Slept fine for someone vicariously positioned on a top bunk of a rickety old train. Fortunately there was a sort of harness attached to the side of the bed and I strapped my leg to it. It could very well have saved me a broken arm. Baggi let me know that the Gobi had ended and the shacks and gers dotted over in the distance were the far reaches-the suburbs-of Ulaanbaatar. The houses seemed a little ramshackle but wholly liveable, and who wouldn’t want their own ger in the garden?
“Normally a family member, maybe an aunt, will live in the ger.” Baggi told me.
“How many rooms in a ger?”
“Just one room.”
“For the whole family?”
“How about if…the parents want a bigger family?”
“They will all stay there.”
“Yes, yes, but how do they…make a bigger family?”
“Thank you, Baggi. I’m wondering how the act of copulation occurs with the little’uns scamping around.”
“The family helps.”
As the gers got fewer and the shacks, houses, apartments more abundant I knew we were getting close. I washed my face, brushed my teeth and had a sachet of the Elixir of Life. All of a sudden we were stopped and it was time to go.
Ulaanbaatar train station is madness. The hustle and bustle could scare a crocodile. Animals scattered around, old women-bent at a right angle from the waist from decades of toil-selling goat’s milk by the bucket, children waist high scurrying around so quick that you keep your hands in your pockets as a precaution until you’re out of there. In Beijing, as in many city stations all over the world, it was similar but the Mongolians seemed to be a special kind of piercing when asking if you wanted a cab. We still had Baggi with us when a worker at our hostel caught sight of us (I doubt it was too hard for her) and directed us out of the pit. As we were leaving, a middle aged fat man with a Tzar’s moustache and a face like a turtle grabbed Youngja’s arm.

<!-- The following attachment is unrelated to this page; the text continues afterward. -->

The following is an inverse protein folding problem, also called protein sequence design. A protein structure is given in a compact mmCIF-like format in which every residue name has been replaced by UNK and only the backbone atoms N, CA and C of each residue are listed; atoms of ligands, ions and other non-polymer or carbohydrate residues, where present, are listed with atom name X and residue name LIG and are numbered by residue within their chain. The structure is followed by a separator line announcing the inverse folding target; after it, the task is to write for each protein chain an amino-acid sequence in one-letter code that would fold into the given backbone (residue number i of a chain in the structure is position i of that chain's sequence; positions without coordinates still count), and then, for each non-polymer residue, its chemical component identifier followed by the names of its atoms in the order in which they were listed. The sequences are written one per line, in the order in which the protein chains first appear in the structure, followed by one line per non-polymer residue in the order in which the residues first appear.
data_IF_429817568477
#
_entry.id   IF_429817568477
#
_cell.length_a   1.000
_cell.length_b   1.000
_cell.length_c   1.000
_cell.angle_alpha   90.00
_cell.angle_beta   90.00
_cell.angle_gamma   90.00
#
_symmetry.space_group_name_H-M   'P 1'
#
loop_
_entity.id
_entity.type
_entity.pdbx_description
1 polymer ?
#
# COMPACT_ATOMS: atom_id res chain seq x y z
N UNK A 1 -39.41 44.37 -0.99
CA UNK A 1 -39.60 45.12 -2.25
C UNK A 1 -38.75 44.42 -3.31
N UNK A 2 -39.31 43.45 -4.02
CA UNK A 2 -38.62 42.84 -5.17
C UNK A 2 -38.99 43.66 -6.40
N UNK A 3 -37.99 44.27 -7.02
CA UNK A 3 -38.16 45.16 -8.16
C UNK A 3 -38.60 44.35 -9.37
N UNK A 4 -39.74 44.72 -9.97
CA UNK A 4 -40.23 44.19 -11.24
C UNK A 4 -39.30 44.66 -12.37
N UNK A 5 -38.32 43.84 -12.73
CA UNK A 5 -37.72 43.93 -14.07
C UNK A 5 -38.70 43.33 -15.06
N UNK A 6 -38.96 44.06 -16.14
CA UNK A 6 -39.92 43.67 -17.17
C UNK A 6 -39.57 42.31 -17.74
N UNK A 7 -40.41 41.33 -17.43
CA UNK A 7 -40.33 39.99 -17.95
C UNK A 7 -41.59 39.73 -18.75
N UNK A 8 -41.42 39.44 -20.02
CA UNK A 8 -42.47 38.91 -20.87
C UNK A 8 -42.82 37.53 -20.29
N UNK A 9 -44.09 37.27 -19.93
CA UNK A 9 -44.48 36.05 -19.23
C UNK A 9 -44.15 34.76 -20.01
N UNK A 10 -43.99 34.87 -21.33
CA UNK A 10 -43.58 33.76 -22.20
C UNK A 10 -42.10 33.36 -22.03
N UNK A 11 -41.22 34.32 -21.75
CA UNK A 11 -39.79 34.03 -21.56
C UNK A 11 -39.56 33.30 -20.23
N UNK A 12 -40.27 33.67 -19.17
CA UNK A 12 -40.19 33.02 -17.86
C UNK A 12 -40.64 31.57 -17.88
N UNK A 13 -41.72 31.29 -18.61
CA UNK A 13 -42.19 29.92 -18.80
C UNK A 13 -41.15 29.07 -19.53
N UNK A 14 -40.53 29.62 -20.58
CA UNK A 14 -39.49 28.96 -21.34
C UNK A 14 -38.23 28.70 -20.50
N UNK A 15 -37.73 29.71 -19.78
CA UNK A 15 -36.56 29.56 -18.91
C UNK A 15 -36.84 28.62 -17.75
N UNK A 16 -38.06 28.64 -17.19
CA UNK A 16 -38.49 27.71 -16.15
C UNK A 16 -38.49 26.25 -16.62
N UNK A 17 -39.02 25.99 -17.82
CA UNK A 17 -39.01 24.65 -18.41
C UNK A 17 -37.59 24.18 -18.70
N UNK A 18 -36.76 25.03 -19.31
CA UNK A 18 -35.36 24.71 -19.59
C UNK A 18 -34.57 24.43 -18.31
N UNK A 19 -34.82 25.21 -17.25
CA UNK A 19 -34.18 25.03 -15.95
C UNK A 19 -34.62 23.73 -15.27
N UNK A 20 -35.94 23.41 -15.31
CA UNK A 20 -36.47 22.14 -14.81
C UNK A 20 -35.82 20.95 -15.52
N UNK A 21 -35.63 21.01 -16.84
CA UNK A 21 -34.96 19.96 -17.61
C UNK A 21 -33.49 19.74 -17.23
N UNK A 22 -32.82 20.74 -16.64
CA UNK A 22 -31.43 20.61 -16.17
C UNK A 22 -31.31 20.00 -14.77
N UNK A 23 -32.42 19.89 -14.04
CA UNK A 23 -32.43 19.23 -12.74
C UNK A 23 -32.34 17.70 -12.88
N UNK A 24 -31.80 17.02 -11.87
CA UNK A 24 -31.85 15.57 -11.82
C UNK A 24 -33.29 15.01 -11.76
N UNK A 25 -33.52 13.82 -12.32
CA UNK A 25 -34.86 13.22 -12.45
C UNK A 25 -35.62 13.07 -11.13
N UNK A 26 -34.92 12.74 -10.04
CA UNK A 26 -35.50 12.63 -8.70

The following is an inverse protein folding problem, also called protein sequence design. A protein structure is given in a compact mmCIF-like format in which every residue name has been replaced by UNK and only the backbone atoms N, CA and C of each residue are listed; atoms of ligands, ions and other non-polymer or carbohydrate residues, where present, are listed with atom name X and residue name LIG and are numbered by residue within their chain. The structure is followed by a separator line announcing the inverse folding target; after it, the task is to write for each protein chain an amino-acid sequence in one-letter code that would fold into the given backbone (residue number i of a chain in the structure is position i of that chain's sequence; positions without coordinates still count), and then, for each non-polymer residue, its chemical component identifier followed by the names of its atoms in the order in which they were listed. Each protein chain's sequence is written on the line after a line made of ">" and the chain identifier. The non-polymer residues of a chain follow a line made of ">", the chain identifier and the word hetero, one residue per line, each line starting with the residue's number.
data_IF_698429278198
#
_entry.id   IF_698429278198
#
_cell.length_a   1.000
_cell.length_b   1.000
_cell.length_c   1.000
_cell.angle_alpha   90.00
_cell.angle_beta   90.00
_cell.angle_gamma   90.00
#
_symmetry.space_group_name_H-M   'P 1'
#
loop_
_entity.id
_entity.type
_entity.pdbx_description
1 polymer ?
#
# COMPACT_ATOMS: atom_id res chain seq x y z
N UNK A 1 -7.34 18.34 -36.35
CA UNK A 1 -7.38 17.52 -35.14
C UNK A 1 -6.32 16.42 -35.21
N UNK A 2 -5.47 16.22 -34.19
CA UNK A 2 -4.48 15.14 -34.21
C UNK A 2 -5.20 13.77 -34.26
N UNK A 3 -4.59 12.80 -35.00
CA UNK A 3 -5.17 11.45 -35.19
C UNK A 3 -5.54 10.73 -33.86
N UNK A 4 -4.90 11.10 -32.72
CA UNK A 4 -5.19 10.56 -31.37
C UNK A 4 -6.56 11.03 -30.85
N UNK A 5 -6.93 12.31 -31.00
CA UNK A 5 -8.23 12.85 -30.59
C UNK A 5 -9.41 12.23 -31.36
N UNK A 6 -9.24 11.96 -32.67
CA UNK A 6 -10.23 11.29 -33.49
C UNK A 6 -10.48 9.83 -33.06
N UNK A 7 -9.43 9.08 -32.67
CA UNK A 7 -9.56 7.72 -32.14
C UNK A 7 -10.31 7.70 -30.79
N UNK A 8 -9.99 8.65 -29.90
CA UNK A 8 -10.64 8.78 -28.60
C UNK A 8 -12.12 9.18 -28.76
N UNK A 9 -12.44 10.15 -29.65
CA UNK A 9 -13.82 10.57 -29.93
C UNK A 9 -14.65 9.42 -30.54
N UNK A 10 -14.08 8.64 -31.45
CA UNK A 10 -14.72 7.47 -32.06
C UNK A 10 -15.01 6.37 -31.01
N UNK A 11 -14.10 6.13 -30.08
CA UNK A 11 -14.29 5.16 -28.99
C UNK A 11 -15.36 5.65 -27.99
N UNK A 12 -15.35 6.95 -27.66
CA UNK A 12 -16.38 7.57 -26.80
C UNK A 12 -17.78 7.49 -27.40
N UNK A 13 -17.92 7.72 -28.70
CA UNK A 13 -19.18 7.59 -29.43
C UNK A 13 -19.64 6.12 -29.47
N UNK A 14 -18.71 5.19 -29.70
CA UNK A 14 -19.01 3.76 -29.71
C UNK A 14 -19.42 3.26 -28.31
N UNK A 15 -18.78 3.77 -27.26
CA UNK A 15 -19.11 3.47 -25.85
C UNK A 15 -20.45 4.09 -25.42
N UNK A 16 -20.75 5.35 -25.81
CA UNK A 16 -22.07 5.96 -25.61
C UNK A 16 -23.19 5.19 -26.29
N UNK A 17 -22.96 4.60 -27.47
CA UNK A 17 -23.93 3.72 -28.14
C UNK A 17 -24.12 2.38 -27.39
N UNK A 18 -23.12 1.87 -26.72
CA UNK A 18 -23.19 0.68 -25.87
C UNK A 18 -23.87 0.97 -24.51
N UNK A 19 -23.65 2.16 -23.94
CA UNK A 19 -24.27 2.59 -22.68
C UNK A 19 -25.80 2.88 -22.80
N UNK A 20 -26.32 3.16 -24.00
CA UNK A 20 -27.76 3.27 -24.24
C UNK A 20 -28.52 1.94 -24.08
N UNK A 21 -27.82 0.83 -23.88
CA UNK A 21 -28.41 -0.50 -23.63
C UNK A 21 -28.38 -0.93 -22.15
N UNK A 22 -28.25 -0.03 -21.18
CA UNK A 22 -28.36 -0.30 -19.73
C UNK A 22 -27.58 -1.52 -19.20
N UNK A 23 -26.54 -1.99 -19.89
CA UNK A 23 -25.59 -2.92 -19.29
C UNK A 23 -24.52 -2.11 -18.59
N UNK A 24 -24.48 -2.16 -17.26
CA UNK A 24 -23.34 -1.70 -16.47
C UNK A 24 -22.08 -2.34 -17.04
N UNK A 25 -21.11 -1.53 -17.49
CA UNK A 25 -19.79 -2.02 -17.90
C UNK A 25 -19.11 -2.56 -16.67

“Come with me! I take you, not her” He bellowed.
As our guide told him to push off he howled at us:
“This woman is shit! She is shit!”
She took it better than us. The pure rudeness and indecency of the guy shocked me. He then slinked off to abuse someone else.
We said our farewells to Baggi and caught a cab with our guide. The hostel was situated fairly central, just off ‘Peach Avenue’, the main road which cuts through the city. After the distress that Beijing’s Feel Inn bought us, the least I was hoping for was hot water and a smile.
“Is this area dangerous? Youngja asked.
“What’s the point in asking? She won’t tell you if it is.” I whispered.
“It’s very dangerous.” She said
Apparently, the area around the hostel was a pickpocket hotspot and hardly a day went by without some occurrence. There were indeed some unsavoury characters lurking and we decided that counting money in public may not be the smartest.
The hostel was located in a square. Very Soviet. Very blocky. Obviously built by the Russians, as most of Ulaanbaatar was. It reminded me of a John Le Carre novel: grey, uninviting buildings, squared off on all four sides with a park in the middle that had seen better days. If I was location hunting for a cold war film, this place would be used at the finale courtyard shootout scene.